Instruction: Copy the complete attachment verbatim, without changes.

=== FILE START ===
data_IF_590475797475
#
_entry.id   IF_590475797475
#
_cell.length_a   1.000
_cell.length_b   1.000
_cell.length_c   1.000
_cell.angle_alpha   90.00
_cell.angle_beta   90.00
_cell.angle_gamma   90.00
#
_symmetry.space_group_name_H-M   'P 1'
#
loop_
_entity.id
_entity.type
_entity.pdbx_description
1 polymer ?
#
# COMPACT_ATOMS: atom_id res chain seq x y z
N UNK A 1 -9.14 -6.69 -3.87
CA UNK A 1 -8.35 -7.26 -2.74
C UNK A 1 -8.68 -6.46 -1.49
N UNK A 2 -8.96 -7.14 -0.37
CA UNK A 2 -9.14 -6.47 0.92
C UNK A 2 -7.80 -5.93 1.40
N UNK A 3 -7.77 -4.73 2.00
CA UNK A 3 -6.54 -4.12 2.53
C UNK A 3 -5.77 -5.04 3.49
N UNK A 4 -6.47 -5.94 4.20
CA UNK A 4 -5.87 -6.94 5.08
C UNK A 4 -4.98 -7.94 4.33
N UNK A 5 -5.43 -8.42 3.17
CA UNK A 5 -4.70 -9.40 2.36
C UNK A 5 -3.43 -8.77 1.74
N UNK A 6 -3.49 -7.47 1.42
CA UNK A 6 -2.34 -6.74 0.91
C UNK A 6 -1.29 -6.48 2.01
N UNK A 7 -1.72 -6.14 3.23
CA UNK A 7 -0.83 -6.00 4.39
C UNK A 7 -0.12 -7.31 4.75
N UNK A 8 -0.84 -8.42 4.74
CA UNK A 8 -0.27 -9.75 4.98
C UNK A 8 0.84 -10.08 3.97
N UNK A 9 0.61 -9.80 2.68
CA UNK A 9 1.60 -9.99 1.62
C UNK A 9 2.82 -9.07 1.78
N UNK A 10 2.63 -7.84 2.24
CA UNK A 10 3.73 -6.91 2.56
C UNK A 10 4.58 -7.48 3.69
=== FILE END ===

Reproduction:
data_IF_590475797475
#
_entry.id   IF_590475797475
#
_cell.length_a   1.000
_cell.length_b   1.000
_cell.length_c   1.000
_cell.angle_alpha   90.00
_cell.angle_beta   90.00
_cell.angle_gamma   90.00
#
_symmetry.space_group_name_H-M   'P 1'
#
loop_
_entity.id
_entity.type
_entity.pdbx_description
1 polymer ?
#
# COMPACT_ATOMS: atom_id res chain seq x y z
N UNK A 1 -9.14 -6.69 -3.87
CA UNK A 1 -8.35 -7.26 -2.74
C UNK A 1 -8.68 -6.46 -1.49
N UNK A 2 -8.96 -7.14 -0.37
CA UNK A 2 -9.14 -6.47 0.92
C UNK A 2 -7.80 -5.93 1.40
N UNK A 3 -7.77 -4.73 2.00
CA UNK A 3 -6.54 -4.12 2.53
C UNK A 3 -5.77 -5.04 3.49
N UNK A 4 -6.47 -5.94 4.20
CA UNK A 4 -5.87 -6.94 5.08
C UNK A 4 -4.98 -7.94 4.33
N UNK A 5 -5.43 -8.42 3.17
CA UNK A 5 -4.70 -9.40 2.36
C UNK A 5 -3.43 -8.77 1.74
N UNK A 6 -3.49 -7.47 1.42
CA UNK A 6 -2.34 -6.74 0.91
C UNK A 6 -1.29 -6.48 2.01
N UNK A 7 -1.72 -6.14 3.23
CA UNK A 7 -0.83 -6.00 4.39
C UNK A 7 -0.12 -7.31 4.75
N UNK A 8 -0.84 -8.42 4.74
CA UNK A 8 -0.27 -9.75 4.98
C UNK A 8 0.84 -10.08 3.97
N UNK A 9 0.61 -9.80 2.68
CA UNK A 9 1.60 -9.99 1.62
C UNK A 9 2.82 -9.07 1.78
N UNK A 10 2.63 -7.84 2.24
CA UNK A 10 3.73 -6.91 2.56
C UNK A 10 4.58 -7.48 3.69